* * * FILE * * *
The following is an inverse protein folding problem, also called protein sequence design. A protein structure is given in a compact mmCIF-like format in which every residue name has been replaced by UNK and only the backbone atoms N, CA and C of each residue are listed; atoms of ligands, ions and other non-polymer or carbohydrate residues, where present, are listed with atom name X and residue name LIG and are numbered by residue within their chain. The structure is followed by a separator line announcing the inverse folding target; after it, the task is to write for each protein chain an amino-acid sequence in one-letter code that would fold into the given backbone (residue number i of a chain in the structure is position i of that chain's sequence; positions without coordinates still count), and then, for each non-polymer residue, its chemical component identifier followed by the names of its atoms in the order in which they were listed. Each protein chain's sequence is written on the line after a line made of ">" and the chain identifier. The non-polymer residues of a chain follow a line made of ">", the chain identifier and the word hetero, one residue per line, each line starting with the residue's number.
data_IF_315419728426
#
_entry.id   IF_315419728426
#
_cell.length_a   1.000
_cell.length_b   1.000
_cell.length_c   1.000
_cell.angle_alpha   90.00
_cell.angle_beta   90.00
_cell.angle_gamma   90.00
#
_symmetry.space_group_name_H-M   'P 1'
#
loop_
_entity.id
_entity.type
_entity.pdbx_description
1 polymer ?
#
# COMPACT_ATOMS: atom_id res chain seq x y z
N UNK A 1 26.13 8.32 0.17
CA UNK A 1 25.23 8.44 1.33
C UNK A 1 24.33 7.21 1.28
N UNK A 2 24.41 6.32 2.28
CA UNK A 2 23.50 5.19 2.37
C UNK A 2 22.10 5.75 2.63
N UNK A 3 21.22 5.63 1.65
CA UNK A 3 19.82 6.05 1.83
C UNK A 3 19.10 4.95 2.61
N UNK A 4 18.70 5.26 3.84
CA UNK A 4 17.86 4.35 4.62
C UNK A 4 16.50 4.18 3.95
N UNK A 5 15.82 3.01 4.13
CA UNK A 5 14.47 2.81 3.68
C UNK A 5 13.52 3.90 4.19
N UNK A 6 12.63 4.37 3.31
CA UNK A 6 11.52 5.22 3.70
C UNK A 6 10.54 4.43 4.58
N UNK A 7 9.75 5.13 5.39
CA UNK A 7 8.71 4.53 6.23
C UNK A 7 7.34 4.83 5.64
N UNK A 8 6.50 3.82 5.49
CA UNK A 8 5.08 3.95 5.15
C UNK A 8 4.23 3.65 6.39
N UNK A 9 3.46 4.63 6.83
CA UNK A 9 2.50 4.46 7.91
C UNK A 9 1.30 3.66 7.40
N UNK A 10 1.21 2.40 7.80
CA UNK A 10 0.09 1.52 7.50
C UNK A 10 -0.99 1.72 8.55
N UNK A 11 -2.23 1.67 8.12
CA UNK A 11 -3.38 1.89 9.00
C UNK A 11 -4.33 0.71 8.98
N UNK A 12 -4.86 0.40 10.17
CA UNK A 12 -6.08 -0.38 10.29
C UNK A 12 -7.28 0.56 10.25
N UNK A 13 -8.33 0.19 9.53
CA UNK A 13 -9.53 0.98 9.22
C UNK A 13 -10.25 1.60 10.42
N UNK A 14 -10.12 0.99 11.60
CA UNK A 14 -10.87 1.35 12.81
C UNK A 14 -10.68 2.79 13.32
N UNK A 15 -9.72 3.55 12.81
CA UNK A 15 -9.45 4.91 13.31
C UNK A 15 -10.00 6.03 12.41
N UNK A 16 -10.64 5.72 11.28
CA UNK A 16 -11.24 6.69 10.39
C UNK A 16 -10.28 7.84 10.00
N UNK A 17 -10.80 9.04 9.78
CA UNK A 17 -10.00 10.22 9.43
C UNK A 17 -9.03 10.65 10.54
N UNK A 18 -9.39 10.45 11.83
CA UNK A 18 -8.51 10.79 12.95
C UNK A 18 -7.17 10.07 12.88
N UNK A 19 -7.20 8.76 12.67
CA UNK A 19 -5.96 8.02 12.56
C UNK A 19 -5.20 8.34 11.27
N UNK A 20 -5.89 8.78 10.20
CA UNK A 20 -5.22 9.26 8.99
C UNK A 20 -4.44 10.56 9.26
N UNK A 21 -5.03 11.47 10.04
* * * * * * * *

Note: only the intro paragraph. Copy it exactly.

The following is an inverse protein folding problem, also called protein sequence design. A protein structure is given in a compact mmCIF-like format in which every residue name has been replaced by UNK and only the backbone atoms N, CA and C of each residue are listed; atoms of ligands, ions and other non-polymer or carbohydrate residues, where present, are listed with atom name X and residue name LIG and are numbered by residue within their chain. The structure is followed by a separator line announcing the inverse folding target; after it, the task is to write for each protein chain an amino-acid sequence in one-letter code that would fold into the given backbone (residue number i of a chain in the structure is position i of that chain's sequence; positions without coordinates still count), and then, for each non-polymer residue, its chemical component identifier followed by the names of its atoms in the order in which they were listed. Each protein chain's sequence is written on the line after a line made of ">" and the chain identifier. The non-polymer residues of a chain follow a line made of ">", the chain identifier and the word hetero, one residue per line, each line starting with the residue's number.